Inflation Flatlines With QE in the Spotlight

Plant Money


If the Bureau of Labor Statistics is to be believed, the prices paid by consumers for everyday goods are going nowhere fast. The headline consumer price index for all urban consumers, a highly cited measure of inflation, was flat in November compared to October, indicating that overall price levels for common goods were unchanged. This flatline follows a 0.1 percent contraction in the headline index between September and October and leaves the index up just 1.2 percent on the year.

Headline inflation has been particularly soft this year, mostly thanks to low price pressure in the pipeline (such as price increases for crude, semi-finished, and wholesale goods) and declining energy prices. The energy component of the CPI contracted 1 percent in November and is down 2.4 percent on the year. Within the component, gasoline has led much of the decline, falling 5.8 percent on the year. Prices for utility energy services such as electricity and gas are up, climbing 2.5 percent and 2.9 percent on the year, respectively.

Changes in the price of food have generally kept pace with the headline index. The food price index is up 1.2 percent on the year, with food at home up 0.6 percent and food away from home increasing 2.1 percent.

Because food and energy prices are subject to cyclical factors such as seasonal demand and can be unpredictably impacted by weather and geopolitical events, they are often factored out of the core CPI. The core CPI attempts to peer beyond the veil of volatility and look at underlying trends.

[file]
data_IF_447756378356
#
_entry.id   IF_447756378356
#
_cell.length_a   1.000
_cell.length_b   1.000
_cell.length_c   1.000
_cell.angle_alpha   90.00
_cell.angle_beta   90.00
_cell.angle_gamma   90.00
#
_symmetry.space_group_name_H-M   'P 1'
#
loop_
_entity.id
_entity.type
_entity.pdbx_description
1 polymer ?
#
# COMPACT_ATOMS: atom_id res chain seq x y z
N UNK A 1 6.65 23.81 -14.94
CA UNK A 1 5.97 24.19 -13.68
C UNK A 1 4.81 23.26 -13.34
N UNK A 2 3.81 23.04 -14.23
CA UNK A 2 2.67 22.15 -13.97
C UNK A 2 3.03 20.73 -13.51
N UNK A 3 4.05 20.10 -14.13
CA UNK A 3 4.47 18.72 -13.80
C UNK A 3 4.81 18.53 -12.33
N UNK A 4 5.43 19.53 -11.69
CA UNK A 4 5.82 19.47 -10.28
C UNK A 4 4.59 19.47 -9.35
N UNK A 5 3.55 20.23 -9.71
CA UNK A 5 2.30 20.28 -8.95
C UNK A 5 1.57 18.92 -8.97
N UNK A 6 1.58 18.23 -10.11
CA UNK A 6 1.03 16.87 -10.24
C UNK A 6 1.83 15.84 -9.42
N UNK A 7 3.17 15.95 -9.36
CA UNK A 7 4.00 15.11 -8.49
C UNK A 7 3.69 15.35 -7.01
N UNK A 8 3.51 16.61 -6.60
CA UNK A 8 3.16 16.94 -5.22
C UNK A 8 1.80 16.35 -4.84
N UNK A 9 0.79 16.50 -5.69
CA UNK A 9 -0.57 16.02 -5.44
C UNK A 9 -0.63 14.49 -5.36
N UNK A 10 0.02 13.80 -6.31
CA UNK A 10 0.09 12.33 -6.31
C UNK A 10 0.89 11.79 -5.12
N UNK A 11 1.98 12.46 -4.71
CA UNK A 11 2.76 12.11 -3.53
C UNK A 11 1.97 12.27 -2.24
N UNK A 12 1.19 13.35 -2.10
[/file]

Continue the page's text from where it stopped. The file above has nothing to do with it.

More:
Without the energy component weighing it down, the core CPI climbed 0.2 percent on the month in November and is up 1.7 percent on the year, indicating a level of inflation that is at least in the same ballpark as the U.S. Federal Reserve’s 2 percent target.

The Fed, which prefers the similar but separate personal consumption expenditures price index, targeted a 2 percent longer-run inflation target when it rolled out the current iteration of quantitative easing. Quantitative easing — the name given to the Fed’s ongoing purchases of agency mortgage-backed securities and longer-term Treasury securities — has four primary effects on the economy: higher inflation expectations, currency depreciation, higher equity valuations, and lower real interest rates.

The intended consequence is to spur spending in interest rate-sensitive sectors, which, as Fed Vice Chair Janet Yellen articulated in her recent testimony before the Senate Banking Committee, should “stimulate a favorable dynamic in which jobs are created, incomes rise, more spending takes place.”

Along with its impact on interest rates, quantitative easing drives down currency valuations, which impacts imports and exports; increases inflation expectations; and increases equity valuations. Quantitative easing impacts pretty much every corner of the financial market, which means that any changes to the program will also impact pretty much every part of the financial market.

Most of these effects have manifested in the U.S. to some degree, but inflation data released over the past few months have struggled to remain positive. James Bullard, president of the Federal Reserve Bank of St. Louis, said in a recent presentation to the CFA Society in St. Louis that inflation “continues to surprise to the downside,” continually running below the Fed’s 2 percent inflation target and foiling the central bank’s expectations that inflation is trending toward the 2 percent level.

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